Nestled within a thought form in Earth’s vast realm, Outpost Gypsy Tree becomes home for six adventurous teenagers from various parts of the world. Charged by their own desire for peace and love for humanity, they are assigned to clear the earth’s light portals of the evils of mankind, starting with the North Portal. To do so, the teens must journey back in time to the winter solstice of 3107 BCE to decode an archaic sequence at Ireland’s historic Newgrange that will unlock a Neolithic chamber leading them to the ‘other world’ of the gods of Erin. To prove their worthiness, courage and commitment to battle the darkness, they must journey through the traitorous Cave of Damnation and face an encroaching inferno. At the core of this bizarre journey is the staff of Outpost Gypsy Tree: Eittod of Tulsun Minor, an ancient being with a rainbow-colored body, and Bezen and her son, Mingo, inhabitants of Early Earth.
  1. Woman Wisdom: Female Voice in Bible by Lena Simmons
    The first book of the series is Sarai and Hagar. Hagar evolved from a woman with a slave mentality to a matriarch of the Arab nation. Sarai was the matriarch of the Hebrew nation in spite of being possessive. Bathsheba is in the works. Her books will deal with the challenges of choice, politics, sex, and reproductive freedom. She evolved from a woman of scandal to a Queen mother. Persons of the Jesus Christ belief system will note her place in Jesus Christ’s lineage. She is one of five women. The Bible is just one of Lena’s sources for inspiration and empowerment of women.
    *Check out Lena Simmons’s other written books on Amazon.

  2. Despue’s De Una Tarde De LLuvia: After An Afternoon Rain by Lena Simmons
    This bilingual photography book captures the beauty of life after an afternoon rain.
    * Check out Lena Simmons’s other photography books available through Amazon.
  1. Holiday in Havana – The Adventures Begin (The Martin Culver Series Book 1) by Malcom Massey
    When three American fishermen disappear along the North Carolina coast, their sportfishing yacht is found blown to pieces. While family and friends try to determine what happened, the CIA keeps the details a secret, yet they intensely search for answers themselves.
    * Check out other books in the Martin Culver Series on Amazon.
  1. Shorts of Fiction: A Collection of Female Characters by Nealy Gihan
    They’re wives, girlfriends, mothers, daughters, friends, and so much more. Through these five short stories, female characters are celebrated as heroes, victims and antagonists. From a department store worker who longs for a new pair of shoes to a mother battling cancer and a teenager coming to terms with life after her mother’s death, this collection has it all.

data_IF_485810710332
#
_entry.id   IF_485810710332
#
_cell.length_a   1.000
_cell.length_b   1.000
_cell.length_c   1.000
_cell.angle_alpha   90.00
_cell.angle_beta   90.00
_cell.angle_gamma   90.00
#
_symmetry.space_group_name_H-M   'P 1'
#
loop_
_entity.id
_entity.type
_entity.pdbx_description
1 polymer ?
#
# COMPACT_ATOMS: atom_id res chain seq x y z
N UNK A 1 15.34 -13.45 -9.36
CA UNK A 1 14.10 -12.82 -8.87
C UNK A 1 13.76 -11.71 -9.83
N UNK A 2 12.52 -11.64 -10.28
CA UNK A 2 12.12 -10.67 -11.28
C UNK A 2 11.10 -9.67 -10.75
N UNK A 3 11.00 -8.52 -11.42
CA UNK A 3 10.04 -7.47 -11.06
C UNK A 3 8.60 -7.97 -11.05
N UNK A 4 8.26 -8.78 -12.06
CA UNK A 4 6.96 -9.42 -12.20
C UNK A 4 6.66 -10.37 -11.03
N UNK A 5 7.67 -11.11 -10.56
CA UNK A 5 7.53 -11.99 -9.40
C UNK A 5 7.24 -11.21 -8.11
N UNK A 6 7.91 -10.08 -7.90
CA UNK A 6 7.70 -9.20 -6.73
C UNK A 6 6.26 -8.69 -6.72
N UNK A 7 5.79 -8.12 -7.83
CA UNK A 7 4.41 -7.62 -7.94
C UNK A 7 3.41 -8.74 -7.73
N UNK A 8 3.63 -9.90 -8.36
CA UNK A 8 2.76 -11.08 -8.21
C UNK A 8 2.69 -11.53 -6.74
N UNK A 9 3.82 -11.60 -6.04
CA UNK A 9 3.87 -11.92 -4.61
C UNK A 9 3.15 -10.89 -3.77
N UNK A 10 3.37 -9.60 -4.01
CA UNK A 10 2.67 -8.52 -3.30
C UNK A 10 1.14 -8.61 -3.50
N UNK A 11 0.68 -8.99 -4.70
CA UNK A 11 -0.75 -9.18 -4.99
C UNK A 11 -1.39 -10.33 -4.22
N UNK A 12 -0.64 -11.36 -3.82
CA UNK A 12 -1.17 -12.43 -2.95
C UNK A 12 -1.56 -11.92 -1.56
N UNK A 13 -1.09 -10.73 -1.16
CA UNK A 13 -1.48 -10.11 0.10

1. Perception: A New Adult anthology published by Elephantine Publishing
    There comes a defining moment in every young person’s life that irrevocably shifts their point of view. In Perception, produced by Virginia Beach publisher Elephantine Publishing, discover five captivating stories that explore what it means to be a new adult.
  2. The Man Test (The Marin Test Series Book 1) by Amanda Aksel
    In this romantic comedy, Marin Johns is San Francisco’s Pollyanna couples therapist. She’s months away from wedded bliss when she discovers her fiancé is having an affair. After nursing her broken heart with Kleenex and break-up songs, she adopts a new brand of thinking when she uncovers a tell-all book that proves all men are liars and cheaters who will do and say anything so they’re not found out. No exceptions.
    * Check out the next book in the Marin Test Series and other works by Amanda Aksel through Amazon.

Kisses in the rain, a writing prompt

A coupScreen shot 2015-10-12 at 11.30.12 PMle of weeks ago in Hampton Roads, we all thought we were going to get waterlogged by all of the rain we were getting. Instead of letting the gloomy skies get us down, we challenged our readers and writers go come of with a short story that ends with a kiss in the rain. Bena Dam accepted the challenge with this short and beautiful piece:

She’s Here

Overcast and dreary. It was a miserable morning. As all the family members in the house awoke and dressed in their best, the sun still struggled to make an appearance. After choking down a meager breakfast, everyone sat quietly listening to the ticking clock slicing through the silence with every jerk of the second hand.

“She’s here,” a deflated uncle announced. His hunched silhouette lingered in the doorway, briefly frozen in uncertainty. What now? The others filled in his inaction by gathering tubes of incense, boxes of candles, and packets of colorfully muted paper.

As young and old made their way outside, a massive black vehicle greeted them in front of the driveway. Clean, shiny, immaculate, and accompanied by four men dressed in the most proper top hats and tailcoats, it was a most unusual sight to American eyes. The eldest son, donning a white band tied around his forehead, marched forward, clutching a portrait of his mother in his tired arms.